Kerry James Marshall’s profile in the Albany Times Union underscores the importance of the rising market for African-American art of the past two centuries. Marshall explains that making art—while innate to his personality—was remote from his experience as an African American. Only the connection to an artist like Charles White, whom Marshall eventually studied with in college, allowed Marshall to see a career as an artist. Otherwise, he says, he would have been a postman:
“Art is not embedded in the culture of black America as a thing to be celebrated,” he said. […]”And when black people do go to a museum, there’s nothing that tells them that this is something they should be invested in for the long term. Black kids go, and all they see are reflections of the European and Greek tradition. They see lots of pictures of white people. Why would you keep going back to a place where all the people you see in pictures are white people?” […] While in elementary school, he opened “Great Negroes Past and Present” and discovered Charles White, known for his skilled draftsmanship and black and white, or sepia and white, drawings, paintings and lithographs. It was the first time Marshall realized that there was any black person making art.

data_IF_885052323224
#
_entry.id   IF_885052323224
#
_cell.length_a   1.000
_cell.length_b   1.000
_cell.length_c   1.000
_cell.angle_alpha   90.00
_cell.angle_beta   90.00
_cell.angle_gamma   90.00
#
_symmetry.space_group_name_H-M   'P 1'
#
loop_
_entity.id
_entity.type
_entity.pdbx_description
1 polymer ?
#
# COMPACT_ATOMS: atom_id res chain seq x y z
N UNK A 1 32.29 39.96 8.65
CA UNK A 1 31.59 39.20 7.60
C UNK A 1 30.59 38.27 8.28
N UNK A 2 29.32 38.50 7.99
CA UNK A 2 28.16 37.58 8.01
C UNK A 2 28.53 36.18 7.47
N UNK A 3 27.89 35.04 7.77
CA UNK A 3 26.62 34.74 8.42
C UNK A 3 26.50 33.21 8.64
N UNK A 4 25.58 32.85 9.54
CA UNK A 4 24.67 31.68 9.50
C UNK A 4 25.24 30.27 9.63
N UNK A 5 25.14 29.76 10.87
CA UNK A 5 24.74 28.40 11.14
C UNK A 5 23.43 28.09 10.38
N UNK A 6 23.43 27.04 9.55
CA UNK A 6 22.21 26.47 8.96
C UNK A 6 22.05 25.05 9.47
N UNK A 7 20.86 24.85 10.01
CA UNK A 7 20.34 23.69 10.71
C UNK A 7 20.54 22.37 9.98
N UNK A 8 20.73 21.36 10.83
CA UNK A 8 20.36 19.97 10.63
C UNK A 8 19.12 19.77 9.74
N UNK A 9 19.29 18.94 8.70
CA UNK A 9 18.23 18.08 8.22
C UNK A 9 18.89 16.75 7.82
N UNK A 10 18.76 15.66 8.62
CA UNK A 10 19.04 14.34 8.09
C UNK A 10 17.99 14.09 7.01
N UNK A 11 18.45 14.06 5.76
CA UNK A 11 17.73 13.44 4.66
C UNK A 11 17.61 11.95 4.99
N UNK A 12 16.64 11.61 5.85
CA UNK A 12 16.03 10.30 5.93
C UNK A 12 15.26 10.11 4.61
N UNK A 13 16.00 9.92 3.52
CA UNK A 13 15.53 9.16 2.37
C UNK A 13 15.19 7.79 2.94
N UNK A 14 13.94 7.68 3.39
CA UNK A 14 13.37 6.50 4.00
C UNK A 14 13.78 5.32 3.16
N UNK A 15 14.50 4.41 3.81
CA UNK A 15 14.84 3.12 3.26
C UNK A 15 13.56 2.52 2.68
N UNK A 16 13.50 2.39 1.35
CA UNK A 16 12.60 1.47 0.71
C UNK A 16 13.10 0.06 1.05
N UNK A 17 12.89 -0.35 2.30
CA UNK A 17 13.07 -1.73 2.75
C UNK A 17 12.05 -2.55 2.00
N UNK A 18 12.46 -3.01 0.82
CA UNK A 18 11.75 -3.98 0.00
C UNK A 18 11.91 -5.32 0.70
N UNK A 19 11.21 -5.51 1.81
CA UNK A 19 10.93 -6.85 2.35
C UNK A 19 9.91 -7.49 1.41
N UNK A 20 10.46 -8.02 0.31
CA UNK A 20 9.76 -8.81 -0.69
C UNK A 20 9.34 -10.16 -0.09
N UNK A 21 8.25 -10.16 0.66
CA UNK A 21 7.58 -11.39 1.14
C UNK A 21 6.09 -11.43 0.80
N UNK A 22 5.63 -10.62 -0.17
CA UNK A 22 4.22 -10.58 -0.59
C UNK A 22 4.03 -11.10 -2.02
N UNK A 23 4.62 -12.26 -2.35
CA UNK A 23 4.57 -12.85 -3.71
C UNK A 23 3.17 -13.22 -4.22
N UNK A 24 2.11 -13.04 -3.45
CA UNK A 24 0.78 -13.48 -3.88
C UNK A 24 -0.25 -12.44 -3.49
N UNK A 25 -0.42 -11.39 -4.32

Artist Kerry James Marshall explores the world of art in black America (Albany Times Union)